Sorted By Most Useful
By Rachel Doyle on 02-10-17
Exceptionally interesting course!
This is one of the very best courses to which I have listened (and I have listened to perhaps 30 so far). The presentation style was exceptionally clear and the information was pitched perfectly for me - not so simple that it was boring for someone who had some knowledge of linguistics already - but not so advanced that only a fellow academic in the topic could understand.
4 of 4 people found this review helpful
By Christopher Torgersen on 12-06-16
Less interesting than I'd hoped
I've been bingeing on linguistics books for the past year, and I listened to this one right after a John McWhorter one. Big mistake. McWhorter is one of the most gifted speakers in the field. Dr. Schilling, while not exactly bad, is not nearly as dynamic. It's closer to listening to an audiobook, in that it always sounds like she's reading. In fact, a few times I was struck by a mental image of her as a student standing in front of a class reading from a paper.
The topic is interesting, although I have to say that I wasn't as engaged as I have been for most other linguistics books, perhaps because I already knew a lot of the material from other sources. If you haven't read or heard any histories of English before, or if you have no background in linguistics, this might be more interesting for you.
2 of 2 people found this review helpful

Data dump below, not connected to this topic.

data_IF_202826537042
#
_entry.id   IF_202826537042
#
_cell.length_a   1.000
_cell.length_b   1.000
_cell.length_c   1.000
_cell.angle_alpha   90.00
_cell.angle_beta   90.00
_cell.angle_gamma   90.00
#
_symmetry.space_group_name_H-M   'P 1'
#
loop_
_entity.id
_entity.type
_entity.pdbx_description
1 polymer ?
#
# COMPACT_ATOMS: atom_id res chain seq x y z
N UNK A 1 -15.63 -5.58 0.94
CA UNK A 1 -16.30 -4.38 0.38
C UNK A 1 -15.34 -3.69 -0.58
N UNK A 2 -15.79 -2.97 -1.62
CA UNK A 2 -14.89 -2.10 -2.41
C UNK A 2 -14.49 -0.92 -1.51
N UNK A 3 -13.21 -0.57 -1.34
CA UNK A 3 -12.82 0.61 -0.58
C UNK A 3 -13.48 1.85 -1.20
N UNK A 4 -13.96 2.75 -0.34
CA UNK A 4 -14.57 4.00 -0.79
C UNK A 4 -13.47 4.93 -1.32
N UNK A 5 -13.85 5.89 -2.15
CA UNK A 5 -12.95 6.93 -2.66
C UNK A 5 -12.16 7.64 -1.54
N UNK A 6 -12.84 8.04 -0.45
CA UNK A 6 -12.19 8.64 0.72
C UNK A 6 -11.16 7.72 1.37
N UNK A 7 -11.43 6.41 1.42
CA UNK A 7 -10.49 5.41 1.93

By LadyLindi on 05-11-16
More like a book than lectures
Would you recommend this book to a friend? Why or why not?
Probably not. It did have some very interesting parts, but I agree with another reviewer that it got too political. Even though I don't necessarily disagree with most of her political views, I didn't decide to listen to the lectures because I wanted a political commentary on language - I was just interested in the development of American English.
Would you be willing to try another one of Professor Natalie Schilling’s performances?
No. I usually love Great Courses, but this was more like a book than lectures. The professor probably knows her stuff, but neither the content nor her delivery were very inspiring.
5 of 6 people found this review helpful
By John S. on 10-14-16
Started out well
but I grew less interested as the author introduced her own politics into the story. More ... conservative readers would likely find that a complete turn-off; for me it was more of an annoyance. When she's sticking to linguistics, her presentation skills are good.
4 of 5 people found this review helpful
By msjodi777 on 08-06-18
Makes me glad I'm a life-long learner
Many years ago, my grandfather would tell us that any day we didn't learn something was a day we had wasted. It's his fault, that I try to learn something new every day, and when I found The Great Courses, I knew I had found just what I needed. That was over 10 years ago, and this course is one of the latest I have listened to.
While it isn't a story, there is a bit of a story to the history of the English language in the US. There are lots of bits of information that you would never even think to look for - for instance, do you know what OK originally meant? I do, it's in the course. The teacher not only explains how US English moved away from UK English and why, but also explains how different dialects got started. All in all an excellent course.
By Alexis Meskill on 06-21-16
learned good basics
I am an English teacher in a rural US high school with a lot of students who will not go on to college and need reasons to pass English classes to graduate. being able to give students fun and interesting reasons why our language is the way it is will positively affect my teaching. I do wish more time were spent on midland states and not so much emphasis on the southern dialects